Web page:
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Electron Configurations

The electron configuration is the distribution of the electrons in an atom. It is how the electrons are arranged that helps us understand chemical bonding and chemical reactions.

So, if you know how electrons are arranged, especially the valence electrons, you will better understand chemical formulas, equations and reactions. But, first a few rules need to be stated concerning the placement of electrons into energy levels.

Electron Arrangement Rules

Now that the quantum numbers have been introduced, the possible electron arrangements for the elements in an atom can be described.

  1. The number of electrons equals the number of protons in a stable atom.
  2. The number of electrons each energy level can hold is 2n2.
  3. The number of sub shells in an energy level is equal to n.
  4. The s sub shell has only one possible position, the p sub shell has three, the d sub shell has five and the f sub shell has seven. Each possible position is an orbital.
  5. Only two electrons can occupy each orbital.
  6. Hund's Rule: When a p, d, or f sublevel is being filled, one electron will occupy each orbital before pairing.
  7. The maximum number of electrons is two in any s sub shell, six in any p sub shell, ten in any d subshell, and fourteen in any f sub shell.
  8. Pauli Exclusion Principle: No two electrons in an atom have the same four quantum numbers.
  9. Aufbau Principle: An electron occupies the lowest energy level available, filling in orbitals of higher energy levels until all electrons are distributed.

Using the above rules, you can easily diagram the distribution of the electrons in an atom. Just determine how many:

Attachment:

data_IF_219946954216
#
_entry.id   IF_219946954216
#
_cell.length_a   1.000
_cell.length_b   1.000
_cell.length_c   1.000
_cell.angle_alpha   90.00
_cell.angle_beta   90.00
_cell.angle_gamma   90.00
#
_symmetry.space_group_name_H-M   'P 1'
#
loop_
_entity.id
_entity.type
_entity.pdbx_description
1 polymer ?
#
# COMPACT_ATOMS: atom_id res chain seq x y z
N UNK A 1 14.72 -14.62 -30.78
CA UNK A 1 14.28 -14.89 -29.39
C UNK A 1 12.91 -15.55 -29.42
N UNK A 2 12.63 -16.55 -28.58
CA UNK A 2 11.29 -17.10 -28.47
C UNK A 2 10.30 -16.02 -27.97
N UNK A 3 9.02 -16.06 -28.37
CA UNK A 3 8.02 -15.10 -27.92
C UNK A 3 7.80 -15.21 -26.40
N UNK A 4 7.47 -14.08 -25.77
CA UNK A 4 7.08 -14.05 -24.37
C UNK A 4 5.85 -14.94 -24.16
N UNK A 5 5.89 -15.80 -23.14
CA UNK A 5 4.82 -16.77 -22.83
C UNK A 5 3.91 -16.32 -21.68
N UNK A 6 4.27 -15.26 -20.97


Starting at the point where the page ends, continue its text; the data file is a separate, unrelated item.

• electrons the atom has
  • energy levels to be used
  • sub energy levels to be used
  • orbitals there will be in each sub energy level

Let's look at carbon as an example.

According to the first rule, carbon has six electrons and according to the second rule would use two energy levels. Using rule three, you can determine that the first energy level will have only one sub energy level and only one orbital (s). The second energy level will have two sub energy levels and four orbitals ( one s and three p). Now, using Hund's rule and Aufbau's principle distribute carbon's six electrons:

  • two electrons go into the first energy level's only orbital (s orbital)
  • then two go into the second energy level's first orbital (s orbital)
  • then one in the second energy level's first p orbital
  • finally one in the second energy level's second p orbital

carbon = 1s2 2s2 2p1 2p 1 2p0

Electron and Orbital Notations

Using our knowledge of quantum numbers and the distribution rules, let's see how electron configurations and orbital notations of the elements are represented.

electron configuration 

Complications

If you’re thinking this is too easy to be true, you’re right. There are a few complications as the atoms get larger. As the energy levels get farther from the nucleus, the distance between the energy levels decreases.

As a matter of fact, it is believed that the energy levels actually overlap. Therefore, some energy levels start filling orbitals before the previous energy level is finished filling its sublevels.

The first time this is encountered is with potassium, in which the 4s starts to fill before the 3d.

electron configuration

There's More ...

The second complication has to do with a variation of Hund’s Rule that takes into account the minimizing of the electron-electron repulsion.

It states, the most stable arrangement of electrons is the arrangement with the maximum number of unpaired electrons. So, when the transition metals’ orbitals are filling with electrons, at d4 and d9, an electron from the s jumps up into the d5 or d10.

electron jump

A Shortcut

Writing out electron configurations and orbital notations can become awkward as the atoms increase in the number of electrons. So, scientists have agreed on a type of shorthand to help make writing electron configurations and orbital notations less cumbersome.

The shorthand involves using the abbreviation of the last noble gas (placed in brackets) to indicate that all the orbitals to that point are full. Then the notation is continued as usual.

short cut